It’s important to note also that if towing or medical attention is required, there must also be a citation issued to require a DOT drug test. If there was no citation issued, then do not perform a DOT test. 

If the accident resulted in a fatality, a DOT Test is required whether or not a citation is issued. 

“There is a little acronym for this: F.I.T. or Fatality, Injury, or Tow away and cited.”

Ryan Bunnell, General Manager, TCS

If the incident does not meet any of these criteria, then do not perform a DOT test and do not complete a DOT Chain of Custody form.

Post-accident drug testing is where our TCS Compliance Specialists see the most errors in drug and alcohol testing practices. Understandably, companies want to err on the side of caution and, if unsure, perform DOT testing and chain of command forms. But this really can do much more harm than good.

Reasonable Suspicion Testing

According to the FMCSA, “DOT-trained supervisors can direct a driver to be drug or alcohol tested whenever he or she exhibit (sic) signs of drug or alcohol abuse. The decision must be based on observations concerning the appearance, behavior, speech, or body odors of the driver.”

Consider the criteria for DOT testing vs. private company drug or alcohol testing carefully. If you’re unsure, consult a Transportation Compliance Services Compliance Specialist.

Return to Duty Tests

Return to duty DOT drug and alcohol testing is only required after the driver has completed the Return to Duty Process, but before returning to perform their job function driving a CMV. Not all employees returning to duty should be subjected to a DOT Chain of Command. If an employee is returning to work but is not operating a CMV on public roads, it may be best to perform a non-DOT test.

This is one instance where consulting a Transportation Compliance expert before performing a DOT test is the safest course of action.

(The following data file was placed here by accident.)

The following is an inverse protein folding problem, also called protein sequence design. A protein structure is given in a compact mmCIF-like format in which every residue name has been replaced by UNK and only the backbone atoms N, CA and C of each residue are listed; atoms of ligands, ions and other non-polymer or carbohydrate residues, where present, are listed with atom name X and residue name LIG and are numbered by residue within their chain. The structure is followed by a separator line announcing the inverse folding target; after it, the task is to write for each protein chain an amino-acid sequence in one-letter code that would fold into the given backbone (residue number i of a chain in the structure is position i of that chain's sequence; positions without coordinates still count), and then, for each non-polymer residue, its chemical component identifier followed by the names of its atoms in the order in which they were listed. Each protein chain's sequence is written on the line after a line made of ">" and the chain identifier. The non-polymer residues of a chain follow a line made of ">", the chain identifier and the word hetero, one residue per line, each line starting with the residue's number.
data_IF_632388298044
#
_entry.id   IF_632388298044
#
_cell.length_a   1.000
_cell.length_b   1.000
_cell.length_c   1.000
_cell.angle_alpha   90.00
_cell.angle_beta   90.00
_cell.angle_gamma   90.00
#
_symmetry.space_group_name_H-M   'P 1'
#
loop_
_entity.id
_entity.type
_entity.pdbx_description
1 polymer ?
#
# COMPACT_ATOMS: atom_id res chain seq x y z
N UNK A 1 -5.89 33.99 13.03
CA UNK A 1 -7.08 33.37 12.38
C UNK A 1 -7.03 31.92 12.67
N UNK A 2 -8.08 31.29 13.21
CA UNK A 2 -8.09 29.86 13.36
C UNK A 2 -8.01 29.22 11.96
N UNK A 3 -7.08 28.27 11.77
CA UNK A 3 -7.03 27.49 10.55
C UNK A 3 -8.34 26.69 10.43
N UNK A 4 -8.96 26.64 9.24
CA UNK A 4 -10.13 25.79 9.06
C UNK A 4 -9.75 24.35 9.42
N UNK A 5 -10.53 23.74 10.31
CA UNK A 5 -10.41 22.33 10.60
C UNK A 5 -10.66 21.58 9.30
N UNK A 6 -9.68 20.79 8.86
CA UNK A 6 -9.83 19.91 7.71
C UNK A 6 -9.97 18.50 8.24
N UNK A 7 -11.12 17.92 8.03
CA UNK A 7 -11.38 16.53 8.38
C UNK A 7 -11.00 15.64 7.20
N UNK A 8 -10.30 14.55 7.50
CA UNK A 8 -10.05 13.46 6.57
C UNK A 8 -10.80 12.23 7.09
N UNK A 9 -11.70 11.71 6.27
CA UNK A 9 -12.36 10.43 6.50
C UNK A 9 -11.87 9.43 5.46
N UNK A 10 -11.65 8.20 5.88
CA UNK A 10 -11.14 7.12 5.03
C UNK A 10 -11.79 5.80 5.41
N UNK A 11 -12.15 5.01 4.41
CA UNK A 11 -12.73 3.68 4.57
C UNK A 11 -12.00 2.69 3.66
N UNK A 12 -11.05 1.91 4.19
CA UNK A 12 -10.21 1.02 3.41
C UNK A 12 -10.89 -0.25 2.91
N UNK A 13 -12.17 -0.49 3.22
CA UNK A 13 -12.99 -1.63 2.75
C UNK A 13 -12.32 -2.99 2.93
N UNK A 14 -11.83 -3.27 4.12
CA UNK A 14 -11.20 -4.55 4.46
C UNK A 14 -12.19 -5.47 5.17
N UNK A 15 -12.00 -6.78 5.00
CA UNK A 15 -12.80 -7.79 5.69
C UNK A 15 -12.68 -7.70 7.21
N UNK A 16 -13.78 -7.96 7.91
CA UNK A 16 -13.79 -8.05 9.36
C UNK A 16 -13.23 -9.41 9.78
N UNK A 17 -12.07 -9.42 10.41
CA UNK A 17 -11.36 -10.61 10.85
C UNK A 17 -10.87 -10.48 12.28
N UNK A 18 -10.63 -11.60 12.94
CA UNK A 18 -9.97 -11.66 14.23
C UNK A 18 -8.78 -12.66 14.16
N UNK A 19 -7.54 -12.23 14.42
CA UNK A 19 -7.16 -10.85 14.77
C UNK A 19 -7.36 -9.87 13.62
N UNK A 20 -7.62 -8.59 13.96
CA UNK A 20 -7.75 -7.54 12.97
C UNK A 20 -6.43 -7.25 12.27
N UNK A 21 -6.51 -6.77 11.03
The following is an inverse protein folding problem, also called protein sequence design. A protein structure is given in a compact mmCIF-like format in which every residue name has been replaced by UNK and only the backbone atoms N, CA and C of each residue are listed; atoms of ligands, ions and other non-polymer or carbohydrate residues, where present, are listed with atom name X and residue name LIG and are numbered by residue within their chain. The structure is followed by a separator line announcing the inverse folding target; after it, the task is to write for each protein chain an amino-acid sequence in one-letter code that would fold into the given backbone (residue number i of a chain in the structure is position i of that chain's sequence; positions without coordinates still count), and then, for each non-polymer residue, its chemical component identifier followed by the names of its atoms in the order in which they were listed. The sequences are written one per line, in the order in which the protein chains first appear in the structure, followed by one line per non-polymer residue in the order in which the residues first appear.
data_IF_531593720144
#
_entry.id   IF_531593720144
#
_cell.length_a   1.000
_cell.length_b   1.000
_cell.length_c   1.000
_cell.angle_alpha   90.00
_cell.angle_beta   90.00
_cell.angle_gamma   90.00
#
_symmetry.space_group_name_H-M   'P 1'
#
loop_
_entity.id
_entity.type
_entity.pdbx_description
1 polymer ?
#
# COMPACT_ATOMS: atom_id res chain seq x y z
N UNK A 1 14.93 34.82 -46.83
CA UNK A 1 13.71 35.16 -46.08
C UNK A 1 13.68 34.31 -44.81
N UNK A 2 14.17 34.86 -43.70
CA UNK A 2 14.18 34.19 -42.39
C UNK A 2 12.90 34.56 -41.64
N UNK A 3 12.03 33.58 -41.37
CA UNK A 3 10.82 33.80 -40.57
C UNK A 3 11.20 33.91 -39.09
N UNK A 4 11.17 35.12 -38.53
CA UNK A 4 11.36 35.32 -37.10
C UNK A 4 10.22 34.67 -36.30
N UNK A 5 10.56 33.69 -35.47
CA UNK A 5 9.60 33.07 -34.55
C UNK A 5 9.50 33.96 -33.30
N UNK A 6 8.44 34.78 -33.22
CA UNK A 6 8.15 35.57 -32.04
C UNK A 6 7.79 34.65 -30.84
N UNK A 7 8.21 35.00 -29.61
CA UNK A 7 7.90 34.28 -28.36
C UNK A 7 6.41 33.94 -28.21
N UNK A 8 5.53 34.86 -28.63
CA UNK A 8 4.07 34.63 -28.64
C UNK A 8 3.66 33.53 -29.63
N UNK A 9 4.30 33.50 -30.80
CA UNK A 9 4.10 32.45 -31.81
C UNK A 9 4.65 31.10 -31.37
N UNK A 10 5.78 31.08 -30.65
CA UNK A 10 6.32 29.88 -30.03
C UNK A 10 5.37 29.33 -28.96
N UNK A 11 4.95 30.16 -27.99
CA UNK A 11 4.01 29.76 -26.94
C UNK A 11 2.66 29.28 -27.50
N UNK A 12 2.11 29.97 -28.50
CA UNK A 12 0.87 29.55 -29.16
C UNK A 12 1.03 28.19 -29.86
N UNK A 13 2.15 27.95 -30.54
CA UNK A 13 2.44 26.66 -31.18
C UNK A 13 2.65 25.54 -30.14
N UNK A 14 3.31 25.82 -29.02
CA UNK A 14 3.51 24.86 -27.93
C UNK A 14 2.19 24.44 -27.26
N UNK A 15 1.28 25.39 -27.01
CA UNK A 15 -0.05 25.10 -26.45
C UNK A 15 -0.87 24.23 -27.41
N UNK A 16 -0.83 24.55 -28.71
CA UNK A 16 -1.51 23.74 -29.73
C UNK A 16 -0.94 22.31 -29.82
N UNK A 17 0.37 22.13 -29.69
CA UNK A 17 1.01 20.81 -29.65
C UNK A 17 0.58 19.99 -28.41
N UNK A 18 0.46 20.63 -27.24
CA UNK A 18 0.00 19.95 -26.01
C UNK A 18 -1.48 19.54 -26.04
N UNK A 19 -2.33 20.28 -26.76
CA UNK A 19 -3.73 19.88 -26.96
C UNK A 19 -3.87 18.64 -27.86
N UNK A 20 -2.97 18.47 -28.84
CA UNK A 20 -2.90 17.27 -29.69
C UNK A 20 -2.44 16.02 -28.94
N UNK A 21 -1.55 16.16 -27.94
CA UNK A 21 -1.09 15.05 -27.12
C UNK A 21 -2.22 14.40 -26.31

Follow-up Testing

After a positive drug or alcohol test and return to duty, the substance abuse professional (SAP) who signed the return to duty report will prescribe follow-up testing. These follow-up tests are in addition to random testing, and the SAP can prescribe follow-up testing for a maximum of five years.

Why It’s So Important to Administer the Correct Type of Drug Test Along With the Correct Chain of Custody Forms

Administering the wrong type of drug test and incorrectly completing the Federal Chain of Custody Forms can have huge financial consequences for your business. 

In one instance where a DOT test was incorrectly performed, an employer was sued by the driver and found liable for a $2 million dollar settlement. The driver got into an accident on an icy road where his trailer tipped over, but he was able to right it and drive away. No tow was needed, no injuries, and no driver citation, so the incident did not meet the criteria for DOT testing. While the company was within its rights and responsibilities to perform post-accident testing, they were liable for using the wrong test in this case. 

Positive DOT tests and chain of command forms lead to reporting to the FMCSA Drug and Alcohol Clearinghouse. Performing unnecessary DOT testing will trigger additional safety audits for your company which can put your business at additional risk.

Our TCS Compliance experts have observed that the FMCSA is performing many more safety audits than it did just a year and a half ago. Each FMCSA Safety Audit opens up your business to scrutiny. The auditor will require documentation that verifies you have established effective safety management controls. Auditors may also request documents related to drivers and vehicles, as well as general operating procedures and record-keeping requirements.

Have a Plan. And a Documented Drug and Alcohol Testing Policy.

The FMCSA requires that employers within the transportation and trucking industries have written guidelines on controlled substance use and alcohol misuse in the workplace. These policies must be written in a specific way in order to meet FMCSA requirements.

TCS has over 20 years of experience with drug and alcohol testing and compliance services and chain of custody. We put that experience to work for our trucking and transportation clients to clearly define their company testing guidelines, including who should receive a DOT test and when. We provide detailed, documented drug and alcohol testing policies that meet all FMCSA requirements.

After the drug and alcohol testing policy is finalized, our TCS Compliance Specialists work directly with our clients to make sure the documented testing process happens correctly and timely – each and every time.

At TCS, we’ve made it our business to take care of yours. Let our Managed Services Compliance Specialists help you keep your business on the road for the long haul.